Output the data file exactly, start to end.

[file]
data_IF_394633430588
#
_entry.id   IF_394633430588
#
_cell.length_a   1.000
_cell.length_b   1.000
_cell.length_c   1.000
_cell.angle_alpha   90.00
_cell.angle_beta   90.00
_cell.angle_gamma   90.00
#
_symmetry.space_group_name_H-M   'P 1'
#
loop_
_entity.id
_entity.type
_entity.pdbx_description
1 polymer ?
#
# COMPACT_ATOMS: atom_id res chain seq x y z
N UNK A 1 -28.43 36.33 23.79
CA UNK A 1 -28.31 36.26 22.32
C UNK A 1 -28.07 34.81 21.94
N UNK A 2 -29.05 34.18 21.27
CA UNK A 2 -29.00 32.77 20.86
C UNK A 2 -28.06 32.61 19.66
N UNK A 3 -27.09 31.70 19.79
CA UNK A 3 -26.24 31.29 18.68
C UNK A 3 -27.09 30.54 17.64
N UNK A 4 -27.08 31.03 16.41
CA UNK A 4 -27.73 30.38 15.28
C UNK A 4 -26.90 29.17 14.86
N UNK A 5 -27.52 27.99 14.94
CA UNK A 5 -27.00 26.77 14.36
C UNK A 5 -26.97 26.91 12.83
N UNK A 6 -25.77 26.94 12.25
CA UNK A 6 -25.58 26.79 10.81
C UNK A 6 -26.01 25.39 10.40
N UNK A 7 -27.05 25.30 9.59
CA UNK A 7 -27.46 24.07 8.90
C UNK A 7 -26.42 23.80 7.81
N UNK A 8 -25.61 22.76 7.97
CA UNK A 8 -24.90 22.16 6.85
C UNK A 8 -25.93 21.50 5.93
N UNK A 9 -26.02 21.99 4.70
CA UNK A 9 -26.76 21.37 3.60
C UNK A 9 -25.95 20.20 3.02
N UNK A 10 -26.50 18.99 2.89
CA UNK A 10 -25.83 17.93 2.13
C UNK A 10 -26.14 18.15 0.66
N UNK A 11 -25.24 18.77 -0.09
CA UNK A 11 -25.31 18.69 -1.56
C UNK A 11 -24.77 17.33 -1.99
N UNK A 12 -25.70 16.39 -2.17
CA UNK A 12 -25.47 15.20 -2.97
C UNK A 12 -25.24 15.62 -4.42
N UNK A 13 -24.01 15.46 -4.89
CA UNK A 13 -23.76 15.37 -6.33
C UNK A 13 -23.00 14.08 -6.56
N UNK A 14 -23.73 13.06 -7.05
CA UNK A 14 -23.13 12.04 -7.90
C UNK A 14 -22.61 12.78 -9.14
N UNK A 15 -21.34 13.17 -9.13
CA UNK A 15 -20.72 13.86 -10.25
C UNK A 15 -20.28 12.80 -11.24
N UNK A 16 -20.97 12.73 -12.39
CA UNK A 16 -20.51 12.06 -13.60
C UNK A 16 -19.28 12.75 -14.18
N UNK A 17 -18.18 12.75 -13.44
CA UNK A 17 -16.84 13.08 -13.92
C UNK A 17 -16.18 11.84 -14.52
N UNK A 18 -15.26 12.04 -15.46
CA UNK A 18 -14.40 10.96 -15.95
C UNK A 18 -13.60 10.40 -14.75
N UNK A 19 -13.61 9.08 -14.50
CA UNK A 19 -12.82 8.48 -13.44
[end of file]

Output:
data_IF_394633430588
#
_entry.id   IF_394633430588
#
_cell.length_a   1.000
_cell.length_b   1.000
_cell.length_c   1.000
_cell.angle_alpha   90.00
_cell.angle_beta   90.00
_cell.angle_gamma   90.00
#
_symmetry.space_group_name_H-M   'P 1'
#
loop_
_entity.id
_entity.type
_entity.pdbx_description
1 polymer ?
#
# COMPACT_ATOMS: atom_id res chain seq x y z
N UNK A 1 -28.43 36.33 23.79
CA UNK A 1 -28.31 36.26 22.32
C UNK A 1 -28.07 34.81 21.94
N UNK A 2 -29.05 34.18 21.27
CA UNK A 2 -29.00 32.77 20.86
C UNK A 2 -28.06 32.61 19.66
N UNK A 3 -27.09 31.70 19.79
CA UNK A 3 -26.24 31.29 18.68
C UNK A 3 -27.09 30.54 17.64
N UNK A 4 -27.08 31.03 16.41
CA UNK A 4 -27.73 30.38 15.28
C UNK A 4 -26.90 29.17 14.86
N UNK A 5 -27.52 27.99 14.94
CA UNK A 5 -27.00 26.77 14.36
C UNK A 5 -26.97 26.91 12.83
N UNK A 6 -25.77 26.94 12.25
CA UNK A 6 -25.58 26.79 10.81
C UNK A 6 -26.01 25.39 10.40
N UNK A 7 -27.05 25.30 9.59
CA UNK A 7 -27.46 24.07 8.90
C UNK A 7 -26.42 23.80 7.81
N UNK A 8 -25.61 22.76 7.97
CA UNK A 8 -24.90 22.16 6.85
C UNK A 8 -25.93 21.50 5.93
N UNK A 9 -26.02 21.99 4.70
CA UNK A 9 -26.76 21.37 3.60
C UNK A 9 -25.95 20.20 3.02
N UNK A 10 -26.50 18.99 2.89
CA UNK A 10 -25.83 17.93 2.13
C UNK A 10 -26.14 18.15 0.66
N UNK A 11 -25.24 18.77 -0.09
CA UNK A 11 -25.31 18.69 -1.56
C UNK A 11 -24.77 17.33 -1.99
N UNK A 12 -25.70 16.39 -2.17
CA UNK A 12 -25.47 15.20 -2.97
C UNK A 12 -25.24 15.62 -4.42
N UNK A 13 -24.01 15.46 -4.89
CA UNK A 13 -23.76 15.37 -6.33
C UNK A 13 -23.00 14.08 -6.56
N UNK A 14 -23.73 13.06 -7.05
CA UNK A 14 -23.13 12.04 -7.90
C UNK A 14 -22.61 12.78 -9.14
N UNK A 15 -21.34 13.17 -9.13
CA UNK A 15 -20.72 13.86 -10.25
C UNK A 15 -20.28 12.80 -11.24
N UNK A 16 -20.97 12.73 -12.39
CA UNK A 16 -20.51 12.06 -13.60
C UNK A 16 -19.28 12.75 -14.18
N UNK A 17 -18.18 12.75 -13.44
CA UNK A 17 -16.84 13.08 -13.92
C UNK A 17 -16.18 11.84 -14.52
N UNK A 18 -15.26 12.04 -15.46
CA UNK A 18 -14.40 10.96 -15.95
C UNK A 18 -13.60 10.40 -14.75
N UNK A 19 -13.61 9.08 -14.50
CA UNK A 19 -12.82 8.48 -13.44